In this volume, we get some back story about Tchaiko and his life before coming to work with Someone-san; who also gets a bit of back story here. Also, Daichi and Saki make their wedding plans despite not being out to her parents yet and their relationship is still a secret.
I will admit I got a little misty-eyed but this was a great note to end the series on. Tchaiko gets some closure, we learn enough about Someone-san that you’re not left with that plot thread dangling into nothingness, and things are looking good for Tasuku’s future. I just wish Tasuku got a proper apology from Misora for what he pulled in the previous volume. I guess I can accept that Tasuku let it go… Kinda… Not really. 4 out of 5.
Tasuko is back to helping out at Cat Clutter but his crush, Toma, is working there as well and Toma was there to witness Shuji’s outburst outing Tasuku in the last volume. We also have a new character, Oyama, and her daughter, Mai.
Oyama is one of those people who try so hard to be accepting and understanding, they swing right back around into being inconsiderate jackasses; as if her understanding makes her superior. Mai seems to blossom when her mother isn’t around because she’s acting normal, being an example of what I think the theme of this series is, just treat people like people.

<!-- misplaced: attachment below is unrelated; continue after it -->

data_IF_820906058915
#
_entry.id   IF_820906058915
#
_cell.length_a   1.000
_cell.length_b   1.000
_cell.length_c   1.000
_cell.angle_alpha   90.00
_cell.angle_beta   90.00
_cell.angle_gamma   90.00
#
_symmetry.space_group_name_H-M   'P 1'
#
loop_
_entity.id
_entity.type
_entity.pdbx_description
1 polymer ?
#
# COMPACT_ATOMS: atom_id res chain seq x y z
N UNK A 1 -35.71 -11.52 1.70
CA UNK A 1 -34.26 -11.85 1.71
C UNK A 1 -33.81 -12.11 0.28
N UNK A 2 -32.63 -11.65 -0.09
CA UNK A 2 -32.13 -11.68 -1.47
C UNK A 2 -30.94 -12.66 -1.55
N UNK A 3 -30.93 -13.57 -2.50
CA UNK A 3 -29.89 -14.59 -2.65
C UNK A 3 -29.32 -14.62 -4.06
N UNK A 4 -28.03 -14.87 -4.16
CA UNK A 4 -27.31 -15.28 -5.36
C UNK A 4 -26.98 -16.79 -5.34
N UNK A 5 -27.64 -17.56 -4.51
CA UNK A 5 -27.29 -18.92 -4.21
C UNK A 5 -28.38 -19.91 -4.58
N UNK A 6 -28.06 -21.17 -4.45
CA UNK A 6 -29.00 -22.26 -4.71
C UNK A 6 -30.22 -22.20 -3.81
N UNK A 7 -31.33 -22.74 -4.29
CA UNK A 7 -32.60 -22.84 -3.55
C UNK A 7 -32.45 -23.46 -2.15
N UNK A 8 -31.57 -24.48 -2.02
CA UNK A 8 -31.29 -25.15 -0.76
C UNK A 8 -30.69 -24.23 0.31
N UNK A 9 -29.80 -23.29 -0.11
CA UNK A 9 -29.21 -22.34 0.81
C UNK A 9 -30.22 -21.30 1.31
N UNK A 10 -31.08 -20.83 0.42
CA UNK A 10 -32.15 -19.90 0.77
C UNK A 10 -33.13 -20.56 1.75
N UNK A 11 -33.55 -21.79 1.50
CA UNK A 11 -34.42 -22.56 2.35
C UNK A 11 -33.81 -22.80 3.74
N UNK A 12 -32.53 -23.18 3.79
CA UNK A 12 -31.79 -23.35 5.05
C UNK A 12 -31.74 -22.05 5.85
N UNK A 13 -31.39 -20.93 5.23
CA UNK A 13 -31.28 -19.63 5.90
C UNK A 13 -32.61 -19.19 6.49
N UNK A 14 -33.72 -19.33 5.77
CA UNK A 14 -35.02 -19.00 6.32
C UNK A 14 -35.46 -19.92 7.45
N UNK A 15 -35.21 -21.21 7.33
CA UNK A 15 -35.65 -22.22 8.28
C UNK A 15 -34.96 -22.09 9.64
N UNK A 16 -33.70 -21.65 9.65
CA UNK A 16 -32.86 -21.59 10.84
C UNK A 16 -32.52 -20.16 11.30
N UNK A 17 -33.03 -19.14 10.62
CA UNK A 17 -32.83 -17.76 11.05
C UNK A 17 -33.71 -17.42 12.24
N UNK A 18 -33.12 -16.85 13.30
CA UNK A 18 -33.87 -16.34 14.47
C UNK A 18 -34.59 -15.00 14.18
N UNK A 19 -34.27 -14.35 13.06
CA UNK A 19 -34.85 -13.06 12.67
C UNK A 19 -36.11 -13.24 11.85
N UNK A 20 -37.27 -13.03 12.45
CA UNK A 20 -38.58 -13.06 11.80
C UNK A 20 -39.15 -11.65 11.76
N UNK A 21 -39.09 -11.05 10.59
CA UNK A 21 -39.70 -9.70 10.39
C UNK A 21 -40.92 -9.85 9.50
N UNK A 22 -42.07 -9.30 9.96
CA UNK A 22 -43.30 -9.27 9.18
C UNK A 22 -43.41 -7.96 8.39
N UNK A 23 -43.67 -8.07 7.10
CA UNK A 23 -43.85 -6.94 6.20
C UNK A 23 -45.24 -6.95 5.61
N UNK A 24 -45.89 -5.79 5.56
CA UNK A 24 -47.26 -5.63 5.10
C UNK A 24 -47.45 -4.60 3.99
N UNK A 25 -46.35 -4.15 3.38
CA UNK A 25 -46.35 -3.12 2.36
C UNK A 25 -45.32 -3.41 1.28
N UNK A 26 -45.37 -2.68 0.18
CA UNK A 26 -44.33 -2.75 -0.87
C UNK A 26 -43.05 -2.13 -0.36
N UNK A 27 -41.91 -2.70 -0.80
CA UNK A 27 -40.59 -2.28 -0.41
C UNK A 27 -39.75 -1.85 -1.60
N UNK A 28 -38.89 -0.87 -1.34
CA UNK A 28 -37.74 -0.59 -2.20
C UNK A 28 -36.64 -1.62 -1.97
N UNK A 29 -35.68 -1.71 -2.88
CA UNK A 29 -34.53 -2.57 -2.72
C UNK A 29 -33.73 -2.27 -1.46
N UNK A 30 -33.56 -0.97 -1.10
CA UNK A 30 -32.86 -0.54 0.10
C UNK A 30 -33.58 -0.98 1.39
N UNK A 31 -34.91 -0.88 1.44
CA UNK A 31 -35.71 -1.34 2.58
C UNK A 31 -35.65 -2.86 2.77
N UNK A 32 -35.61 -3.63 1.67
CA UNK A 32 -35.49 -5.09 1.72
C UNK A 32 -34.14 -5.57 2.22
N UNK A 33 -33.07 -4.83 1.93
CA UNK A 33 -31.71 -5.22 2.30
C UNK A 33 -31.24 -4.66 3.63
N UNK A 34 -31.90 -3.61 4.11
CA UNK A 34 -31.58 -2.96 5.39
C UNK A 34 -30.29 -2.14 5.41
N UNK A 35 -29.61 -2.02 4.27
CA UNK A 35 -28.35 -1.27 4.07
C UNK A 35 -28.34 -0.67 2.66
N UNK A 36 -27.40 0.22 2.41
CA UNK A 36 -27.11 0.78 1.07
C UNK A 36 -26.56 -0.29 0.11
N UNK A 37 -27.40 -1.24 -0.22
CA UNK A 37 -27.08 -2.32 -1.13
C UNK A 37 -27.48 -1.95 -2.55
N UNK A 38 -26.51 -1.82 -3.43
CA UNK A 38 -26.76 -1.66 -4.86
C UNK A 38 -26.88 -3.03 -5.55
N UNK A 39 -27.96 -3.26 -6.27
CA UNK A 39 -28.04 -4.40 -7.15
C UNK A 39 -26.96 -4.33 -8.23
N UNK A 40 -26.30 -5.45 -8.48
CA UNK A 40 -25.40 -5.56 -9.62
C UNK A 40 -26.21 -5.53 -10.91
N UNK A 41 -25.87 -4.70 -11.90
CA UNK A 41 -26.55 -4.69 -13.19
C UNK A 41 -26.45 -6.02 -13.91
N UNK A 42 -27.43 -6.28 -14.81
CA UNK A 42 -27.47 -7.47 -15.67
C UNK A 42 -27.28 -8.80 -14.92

I’m noticing these volumes are getting more “screamy” as they go on. I’m waiting for a full-on brawl in the next one. But I still enjoy this series! 4 out of 5.
*This book was given to me in exchange for an honest review.
Tasuku meets Shuji, a younger boy who wears girl’s clothing and is unsure of his gender identity. Tasuku tries to make him feel comfortable with himself and attempts to befriend Shuji.
The tail end of his volume is a sour note indeed. Without spoiling too much, I feel Shuji was an absolute jerk. Just WAY over the line. I’m going to have a lot of trouble tolerating him later on.
Other than that, I love how the message in this book is simply to treat LGBTQ people as PEOPLE; not a display, sideshow, or a pity party. A crazy idea I know (so much sarcasm here) but it’s something people unknowingly do when faced with someone different from them. 4 out of 5.
Tasuku Kaname ends up outed at school and the homophobia he faces makes him desperate enough to want to end it all. But a mysterious woman leaps from a window and in his search for her, Kaname discovers a Drop in Center; built for people to just come in and talk about their problems. Here, he meets people in similar situations.
Although this felt too short, it is genuinely heartwarming. In my experience, I’ve been lucky enough to be surrounded by understanding people and it’s too easy to forget some people are still homophobic twats and kids are at a real risk. Kaname found his little tribe and it’s very sweet. I look forward to seeing how his story progresses from here. 5 out of 5.